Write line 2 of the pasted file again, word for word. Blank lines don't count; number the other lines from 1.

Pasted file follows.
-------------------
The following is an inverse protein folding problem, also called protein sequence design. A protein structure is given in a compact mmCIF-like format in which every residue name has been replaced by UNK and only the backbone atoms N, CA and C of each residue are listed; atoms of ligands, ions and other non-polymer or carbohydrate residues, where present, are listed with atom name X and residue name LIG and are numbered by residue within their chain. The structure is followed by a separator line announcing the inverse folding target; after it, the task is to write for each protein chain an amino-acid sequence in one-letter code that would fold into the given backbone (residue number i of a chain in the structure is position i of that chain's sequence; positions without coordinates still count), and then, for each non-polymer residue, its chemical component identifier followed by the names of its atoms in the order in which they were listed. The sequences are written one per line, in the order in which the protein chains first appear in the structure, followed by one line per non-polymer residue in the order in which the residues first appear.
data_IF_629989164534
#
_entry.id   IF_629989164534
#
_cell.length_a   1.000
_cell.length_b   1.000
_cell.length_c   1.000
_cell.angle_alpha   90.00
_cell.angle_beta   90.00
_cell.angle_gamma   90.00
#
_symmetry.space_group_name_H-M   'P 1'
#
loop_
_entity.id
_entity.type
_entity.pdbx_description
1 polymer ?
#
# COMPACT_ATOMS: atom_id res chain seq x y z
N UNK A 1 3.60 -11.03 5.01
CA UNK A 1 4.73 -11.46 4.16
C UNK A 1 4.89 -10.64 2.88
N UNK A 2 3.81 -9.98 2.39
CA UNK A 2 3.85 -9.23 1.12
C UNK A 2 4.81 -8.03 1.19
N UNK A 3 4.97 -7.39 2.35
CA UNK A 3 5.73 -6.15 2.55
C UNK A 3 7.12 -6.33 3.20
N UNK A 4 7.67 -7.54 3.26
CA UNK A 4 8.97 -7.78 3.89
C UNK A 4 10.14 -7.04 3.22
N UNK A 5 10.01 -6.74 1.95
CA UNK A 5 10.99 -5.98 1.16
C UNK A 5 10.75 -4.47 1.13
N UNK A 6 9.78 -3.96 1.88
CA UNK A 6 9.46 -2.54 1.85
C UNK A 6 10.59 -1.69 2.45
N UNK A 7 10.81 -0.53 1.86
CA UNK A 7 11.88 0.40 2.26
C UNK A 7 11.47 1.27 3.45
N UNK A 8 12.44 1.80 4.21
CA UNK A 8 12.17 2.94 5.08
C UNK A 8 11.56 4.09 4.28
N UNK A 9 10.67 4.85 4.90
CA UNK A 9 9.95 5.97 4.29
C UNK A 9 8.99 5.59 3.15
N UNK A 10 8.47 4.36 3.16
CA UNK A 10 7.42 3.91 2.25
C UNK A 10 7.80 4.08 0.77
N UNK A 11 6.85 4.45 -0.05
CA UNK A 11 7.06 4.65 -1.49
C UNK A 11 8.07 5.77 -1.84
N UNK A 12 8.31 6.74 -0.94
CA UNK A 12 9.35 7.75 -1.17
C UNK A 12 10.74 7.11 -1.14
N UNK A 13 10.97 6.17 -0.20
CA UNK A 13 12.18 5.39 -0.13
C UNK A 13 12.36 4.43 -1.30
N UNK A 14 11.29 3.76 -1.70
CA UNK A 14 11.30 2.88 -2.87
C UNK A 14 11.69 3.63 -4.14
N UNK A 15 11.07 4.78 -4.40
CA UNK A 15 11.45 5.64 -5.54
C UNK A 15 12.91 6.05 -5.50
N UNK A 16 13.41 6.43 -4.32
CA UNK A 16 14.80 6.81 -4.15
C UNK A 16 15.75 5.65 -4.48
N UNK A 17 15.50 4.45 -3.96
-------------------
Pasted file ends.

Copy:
data_IF_629989164534